One of the best ways to review your writing is to send it to an editor. But since I do not have one of those hanging around, I find it best to look at it in another form. I guess I become typo and grammar blind after a while in the same tool, plus I really do like to see the balance and flow of the article in its finished form.
For that, there is none better than Brett Terpstra’s Marked app. Best of all, it works with both Scrivener and Byword brilliantly. I have Marked open on the right of my screen with Scrivener or Byword on the left. As soon as I make changes in the document, Marked updates and displays it as it would appear on the blog. Not only that, it scrolls to the latest change to I don’t need to hunt to get back to my review position after correcting.
I am also starting to use Marked for more than just blog post previews, such as creating documents on letterhead.
Article Art: Acorn / Napkin
I use Adobe’s Photoshop or Illustrator to create original art, for example for my TimeToCall application, but I find them too heavy and slow for quick blog use. For article art, I grab some screenshots from my iPhone or Mac and use Acorn to composite, add text, resize, trim and export the final art for the blog. Acorn by Gus Mueller at Flying Meat is quick to launch, easy to use and very powerful without seeming heavy.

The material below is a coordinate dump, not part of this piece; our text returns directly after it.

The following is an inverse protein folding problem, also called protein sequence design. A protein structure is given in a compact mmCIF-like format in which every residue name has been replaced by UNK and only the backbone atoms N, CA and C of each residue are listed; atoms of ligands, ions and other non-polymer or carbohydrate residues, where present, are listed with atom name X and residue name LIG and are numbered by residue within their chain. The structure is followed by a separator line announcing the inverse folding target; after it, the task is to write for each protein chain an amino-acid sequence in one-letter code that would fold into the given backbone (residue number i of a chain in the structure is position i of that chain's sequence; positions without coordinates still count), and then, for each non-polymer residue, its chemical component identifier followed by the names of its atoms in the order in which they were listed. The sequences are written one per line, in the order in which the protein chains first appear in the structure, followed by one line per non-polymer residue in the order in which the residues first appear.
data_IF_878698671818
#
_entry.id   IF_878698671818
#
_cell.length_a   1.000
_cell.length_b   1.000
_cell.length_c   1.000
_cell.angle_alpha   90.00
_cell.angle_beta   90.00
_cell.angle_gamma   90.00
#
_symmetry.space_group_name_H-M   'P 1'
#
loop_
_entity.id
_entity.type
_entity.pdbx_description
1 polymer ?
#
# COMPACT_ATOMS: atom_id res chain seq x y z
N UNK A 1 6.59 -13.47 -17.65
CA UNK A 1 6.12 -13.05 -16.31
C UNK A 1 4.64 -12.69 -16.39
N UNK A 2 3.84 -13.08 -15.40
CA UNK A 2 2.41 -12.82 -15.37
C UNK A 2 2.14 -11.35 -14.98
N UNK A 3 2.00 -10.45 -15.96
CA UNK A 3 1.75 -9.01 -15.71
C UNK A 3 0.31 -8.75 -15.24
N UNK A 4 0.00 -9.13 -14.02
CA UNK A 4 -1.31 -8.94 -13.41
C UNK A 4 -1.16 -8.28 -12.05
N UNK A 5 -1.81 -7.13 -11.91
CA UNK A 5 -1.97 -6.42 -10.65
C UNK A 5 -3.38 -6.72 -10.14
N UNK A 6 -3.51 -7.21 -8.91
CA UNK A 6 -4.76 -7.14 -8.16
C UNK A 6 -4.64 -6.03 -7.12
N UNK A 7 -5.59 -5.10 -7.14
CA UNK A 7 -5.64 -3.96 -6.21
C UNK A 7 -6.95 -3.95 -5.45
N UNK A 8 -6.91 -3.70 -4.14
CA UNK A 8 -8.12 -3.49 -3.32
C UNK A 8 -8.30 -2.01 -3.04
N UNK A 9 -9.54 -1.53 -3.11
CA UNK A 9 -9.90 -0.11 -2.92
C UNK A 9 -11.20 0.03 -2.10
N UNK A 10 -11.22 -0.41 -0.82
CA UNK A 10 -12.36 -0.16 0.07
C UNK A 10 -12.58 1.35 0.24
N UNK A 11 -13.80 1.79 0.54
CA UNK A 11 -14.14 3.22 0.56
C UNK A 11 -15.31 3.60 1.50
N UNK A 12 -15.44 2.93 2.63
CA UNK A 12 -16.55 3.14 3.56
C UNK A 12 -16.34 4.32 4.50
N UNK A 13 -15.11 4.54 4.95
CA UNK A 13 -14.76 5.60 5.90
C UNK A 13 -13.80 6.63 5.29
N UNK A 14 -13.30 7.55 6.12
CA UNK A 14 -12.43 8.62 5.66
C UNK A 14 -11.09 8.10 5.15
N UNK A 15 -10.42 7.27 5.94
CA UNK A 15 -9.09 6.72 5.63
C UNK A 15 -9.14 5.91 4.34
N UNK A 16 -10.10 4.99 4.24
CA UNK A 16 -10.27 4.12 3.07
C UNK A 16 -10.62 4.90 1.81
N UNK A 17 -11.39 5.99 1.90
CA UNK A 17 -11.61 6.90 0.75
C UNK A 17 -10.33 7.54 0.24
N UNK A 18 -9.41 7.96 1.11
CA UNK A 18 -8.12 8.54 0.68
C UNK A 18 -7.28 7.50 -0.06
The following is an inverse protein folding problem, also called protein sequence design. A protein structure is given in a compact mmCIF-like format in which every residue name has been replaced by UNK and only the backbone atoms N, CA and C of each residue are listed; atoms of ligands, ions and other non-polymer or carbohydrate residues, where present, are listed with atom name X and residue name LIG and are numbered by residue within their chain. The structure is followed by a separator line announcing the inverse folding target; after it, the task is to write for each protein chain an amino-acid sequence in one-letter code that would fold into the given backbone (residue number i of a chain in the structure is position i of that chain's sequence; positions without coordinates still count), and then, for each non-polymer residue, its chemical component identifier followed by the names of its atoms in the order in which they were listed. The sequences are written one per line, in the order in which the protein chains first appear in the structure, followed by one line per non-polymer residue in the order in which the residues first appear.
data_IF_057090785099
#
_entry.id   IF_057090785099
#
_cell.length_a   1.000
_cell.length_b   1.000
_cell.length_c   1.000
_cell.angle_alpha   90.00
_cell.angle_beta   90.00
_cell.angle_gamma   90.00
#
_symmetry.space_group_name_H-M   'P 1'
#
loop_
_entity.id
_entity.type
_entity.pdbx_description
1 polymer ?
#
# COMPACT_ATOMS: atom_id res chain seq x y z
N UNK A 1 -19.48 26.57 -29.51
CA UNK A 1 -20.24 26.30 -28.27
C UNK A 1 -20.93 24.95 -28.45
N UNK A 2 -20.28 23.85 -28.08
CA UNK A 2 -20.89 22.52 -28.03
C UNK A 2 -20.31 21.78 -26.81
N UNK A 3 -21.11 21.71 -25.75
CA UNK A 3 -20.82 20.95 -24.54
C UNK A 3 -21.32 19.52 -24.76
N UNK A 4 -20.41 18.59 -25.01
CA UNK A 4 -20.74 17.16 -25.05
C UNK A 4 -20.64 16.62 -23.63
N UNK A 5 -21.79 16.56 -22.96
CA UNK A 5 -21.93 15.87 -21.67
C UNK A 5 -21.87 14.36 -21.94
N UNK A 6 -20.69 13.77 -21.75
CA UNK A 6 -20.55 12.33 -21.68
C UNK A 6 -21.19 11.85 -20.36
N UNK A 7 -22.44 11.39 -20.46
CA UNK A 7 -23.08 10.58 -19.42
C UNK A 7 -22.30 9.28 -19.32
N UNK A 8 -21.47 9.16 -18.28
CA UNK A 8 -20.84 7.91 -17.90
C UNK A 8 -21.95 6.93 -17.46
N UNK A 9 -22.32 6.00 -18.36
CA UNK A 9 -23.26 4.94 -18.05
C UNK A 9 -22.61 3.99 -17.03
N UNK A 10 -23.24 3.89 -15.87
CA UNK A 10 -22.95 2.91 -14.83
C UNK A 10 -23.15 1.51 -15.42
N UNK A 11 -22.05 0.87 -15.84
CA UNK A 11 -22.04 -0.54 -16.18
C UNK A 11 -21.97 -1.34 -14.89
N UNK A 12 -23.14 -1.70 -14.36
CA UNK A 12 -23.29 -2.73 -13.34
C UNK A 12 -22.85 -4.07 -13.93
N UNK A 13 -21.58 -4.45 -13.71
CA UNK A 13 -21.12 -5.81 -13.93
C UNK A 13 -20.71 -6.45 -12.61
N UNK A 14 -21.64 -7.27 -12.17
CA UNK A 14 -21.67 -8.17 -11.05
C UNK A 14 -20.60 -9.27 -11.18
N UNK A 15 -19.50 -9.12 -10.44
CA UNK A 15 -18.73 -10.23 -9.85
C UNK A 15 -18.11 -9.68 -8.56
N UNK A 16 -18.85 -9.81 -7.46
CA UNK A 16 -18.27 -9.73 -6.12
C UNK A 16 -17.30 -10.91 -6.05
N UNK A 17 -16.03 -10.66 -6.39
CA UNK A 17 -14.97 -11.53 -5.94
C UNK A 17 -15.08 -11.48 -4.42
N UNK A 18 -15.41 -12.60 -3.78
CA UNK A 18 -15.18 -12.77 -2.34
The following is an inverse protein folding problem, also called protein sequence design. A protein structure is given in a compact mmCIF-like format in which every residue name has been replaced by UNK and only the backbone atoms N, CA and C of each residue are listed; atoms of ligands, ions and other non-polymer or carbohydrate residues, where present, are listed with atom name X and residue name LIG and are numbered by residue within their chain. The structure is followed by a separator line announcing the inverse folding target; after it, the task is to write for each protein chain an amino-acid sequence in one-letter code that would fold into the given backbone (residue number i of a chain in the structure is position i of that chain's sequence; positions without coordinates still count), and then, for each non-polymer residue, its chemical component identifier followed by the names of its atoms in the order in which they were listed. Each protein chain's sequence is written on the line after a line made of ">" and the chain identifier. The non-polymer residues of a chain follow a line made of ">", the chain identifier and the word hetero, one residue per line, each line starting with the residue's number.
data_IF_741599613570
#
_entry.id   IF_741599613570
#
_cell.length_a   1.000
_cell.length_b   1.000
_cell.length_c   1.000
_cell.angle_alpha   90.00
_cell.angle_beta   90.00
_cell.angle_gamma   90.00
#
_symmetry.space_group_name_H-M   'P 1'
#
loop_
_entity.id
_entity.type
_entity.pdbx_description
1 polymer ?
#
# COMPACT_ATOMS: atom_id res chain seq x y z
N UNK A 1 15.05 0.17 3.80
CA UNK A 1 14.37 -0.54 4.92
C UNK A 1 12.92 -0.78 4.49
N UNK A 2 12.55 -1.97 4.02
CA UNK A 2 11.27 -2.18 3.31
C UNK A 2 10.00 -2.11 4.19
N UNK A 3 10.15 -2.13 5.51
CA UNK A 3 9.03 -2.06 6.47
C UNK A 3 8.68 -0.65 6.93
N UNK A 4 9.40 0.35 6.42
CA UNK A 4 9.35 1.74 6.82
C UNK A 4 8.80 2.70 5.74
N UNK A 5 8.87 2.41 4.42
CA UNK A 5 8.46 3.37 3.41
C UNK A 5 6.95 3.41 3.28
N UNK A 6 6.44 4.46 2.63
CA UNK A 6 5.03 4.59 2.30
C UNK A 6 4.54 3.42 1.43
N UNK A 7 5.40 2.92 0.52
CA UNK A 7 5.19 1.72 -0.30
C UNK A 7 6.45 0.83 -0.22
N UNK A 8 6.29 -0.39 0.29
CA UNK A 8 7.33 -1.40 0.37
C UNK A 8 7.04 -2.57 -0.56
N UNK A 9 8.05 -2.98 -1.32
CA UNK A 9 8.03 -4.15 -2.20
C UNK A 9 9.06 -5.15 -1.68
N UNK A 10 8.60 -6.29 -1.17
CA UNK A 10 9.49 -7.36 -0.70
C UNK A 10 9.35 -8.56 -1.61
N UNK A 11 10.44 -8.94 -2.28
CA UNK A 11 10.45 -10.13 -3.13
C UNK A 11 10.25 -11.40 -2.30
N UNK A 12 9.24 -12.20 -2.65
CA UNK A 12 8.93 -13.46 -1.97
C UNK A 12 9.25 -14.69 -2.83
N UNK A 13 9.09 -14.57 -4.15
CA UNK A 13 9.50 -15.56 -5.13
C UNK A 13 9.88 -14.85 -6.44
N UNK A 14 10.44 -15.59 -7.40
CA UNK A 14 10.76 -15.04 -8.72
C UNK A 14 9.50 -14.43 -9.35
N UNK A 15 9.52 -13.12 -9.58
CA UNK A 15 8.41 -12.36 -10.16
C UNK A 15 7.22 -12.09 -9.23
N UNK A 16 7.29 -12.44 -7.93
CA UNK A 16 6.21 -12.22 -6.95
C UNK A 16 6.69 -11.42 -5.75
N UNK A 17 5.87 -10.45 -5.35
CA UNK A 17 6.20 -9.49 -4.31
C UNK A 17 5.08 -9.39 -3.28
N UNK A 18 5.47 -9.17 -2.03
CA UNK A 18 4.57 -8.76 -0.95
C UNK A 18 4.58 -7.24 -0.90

For annotated blog images, I seem to be using Napkin from Aged & Distilled in Canada by the great Guy English and Chris Parrish more and more to capture screen images and annotate, then finalize in Acorn. I love the ability in Napkin to create zoomed callouts to highlight key features.
All Indie Apps
Until I started planning this post, I had not even thought that all of these programs are products of brilliant small independent developers, not major corporations. All of these products are a delight to use, the best in their class in my (humble / correct) opinion, and enable terrific productivity. Not only that, but all have amazing competitors also created by indies, so if the indie tools I choose don’t work for you, there are plenty of other great indie products that will.
It’s a great time to be a Mac user and writer with all this wonderful indie software out there.
Now I just have to figure out which tools I like on the iPad for writing, I have too many installed.
Follow the author as @hiltmon on Twitter or @hiltmon on App.Net.